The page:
Doubt over GCSE grade jump
GCSE and vocational results showed the greatest improvement for more than 10 years in 2005 - but the rise was overshadowed by controversy over the accuracy and credibility of league tables.
Local authorities have reacted furiously after the Government published council-by-council data, despite serious problems with it.
Results for 46 of the 150 councils in England were released with a note suggesting their scores were more than a percentage point lower than they should have been, after vocational results were released late by awarding bodies.
The TES understands the problem was a late release of general national vocational qualification results by the Edexcel board.
A spokeswoman for the board said problems arose because some schools had not got in touch to tell them they wanted to accept their GNVQ results as the final marks.
Schools could opt to re-sit elements of the qualifiction, she said, which meant that results data would not be complete until the school had accepted the marks.
Wandsworth, in south London, expects its final figure for the proportion of pupils getting five C grades or better to be 54 per cent, three points higher than the published figure of 51 per cent.
Paul Robinson, director of education, said he was bemused that ministers had not held up publication of results until they had accurate figures.
Overall, the percentage of pupils in England achieving five Cs or better at GCSE or vocational equivalent rose from 53.7 to 55.7 per cent.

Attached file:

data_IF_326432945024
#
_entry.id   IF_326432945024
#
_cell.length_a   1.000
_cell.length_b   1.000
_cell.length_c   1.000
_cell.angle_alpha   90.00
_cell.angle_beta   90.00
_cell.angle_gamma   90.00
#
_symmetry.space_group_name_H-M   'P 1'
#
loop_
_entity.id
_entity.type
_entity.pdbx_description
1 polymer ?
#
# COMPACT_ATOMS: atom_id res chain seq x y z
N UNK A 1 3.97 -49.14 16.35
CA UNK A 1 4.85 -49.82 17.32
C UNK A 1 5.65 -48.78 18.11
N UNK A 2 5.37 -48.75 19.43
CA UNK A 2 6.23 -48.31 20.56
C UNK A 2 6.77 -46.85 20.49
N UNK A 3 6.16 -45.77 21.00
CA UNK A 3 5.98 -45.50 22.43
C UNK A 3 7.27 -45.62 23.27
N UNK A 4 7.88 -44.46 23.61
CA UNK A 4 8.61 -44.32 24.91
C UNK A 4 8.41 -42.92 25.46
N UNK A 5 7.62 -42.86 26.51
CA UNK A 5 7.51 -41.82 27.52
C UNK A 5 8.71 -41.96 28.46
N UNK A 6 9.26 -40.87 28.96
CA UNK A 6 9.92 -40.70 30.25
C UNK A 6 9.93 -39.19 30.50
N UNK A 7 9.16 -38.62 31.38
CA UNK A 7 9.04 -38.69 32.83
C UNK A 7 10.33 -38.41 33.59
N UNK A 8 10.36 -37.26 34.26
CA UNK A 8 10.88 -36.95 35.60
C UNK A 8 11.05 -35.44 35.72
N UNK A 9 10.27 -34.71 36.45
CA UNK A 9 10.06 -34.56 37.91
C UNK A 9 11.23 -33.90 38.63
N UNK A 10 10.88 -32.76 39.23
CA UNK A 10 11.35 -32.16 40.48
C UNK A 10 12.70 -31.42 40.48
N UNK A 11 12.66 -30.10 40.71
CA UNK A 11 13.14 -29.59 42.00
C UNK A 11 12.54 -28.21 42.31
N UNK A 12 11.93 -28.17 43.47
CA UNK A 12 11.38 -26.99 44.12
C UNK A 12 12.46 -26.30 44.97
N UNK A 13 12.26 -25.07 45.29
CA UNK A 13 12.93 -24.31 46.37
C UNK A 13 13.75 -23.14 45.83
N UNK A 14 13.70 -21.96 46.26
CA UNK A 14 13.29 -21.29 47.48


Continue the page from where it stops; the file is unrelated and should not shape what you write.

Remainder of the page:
The rise meant ministers hit their improvement target for the year, and suggests the Government may be on course to achieve its goal of 60 per cent by 2008.
Ruth Kelly, Education Secretary, said it was a "tremendous achievement".
The improvements are being driven partly by GNVQ results. The proportion achieving five Cs or better at GCSE alone rose from 50.2 to 51 per cent this year. It has improved by one point since 2002.
Provisional figures suggested England's top-performing local authority is Trafford, with 70 per cent of 15-year-olds achieving five good grades. The most improved was Stockton-on-Tees, whose figure rose 9 percentage points to 55 per cent.
A BBC study revealed last week that of nearly 2,000 secondaries whose headline results improved from 2001-4, one in six registered falls in the number of pupils achieving five or more C-grade GCSEs including English and maths.
Some of England's most improved schools on the Government's official measure had less impressive figures when English and maths were included, the research showed.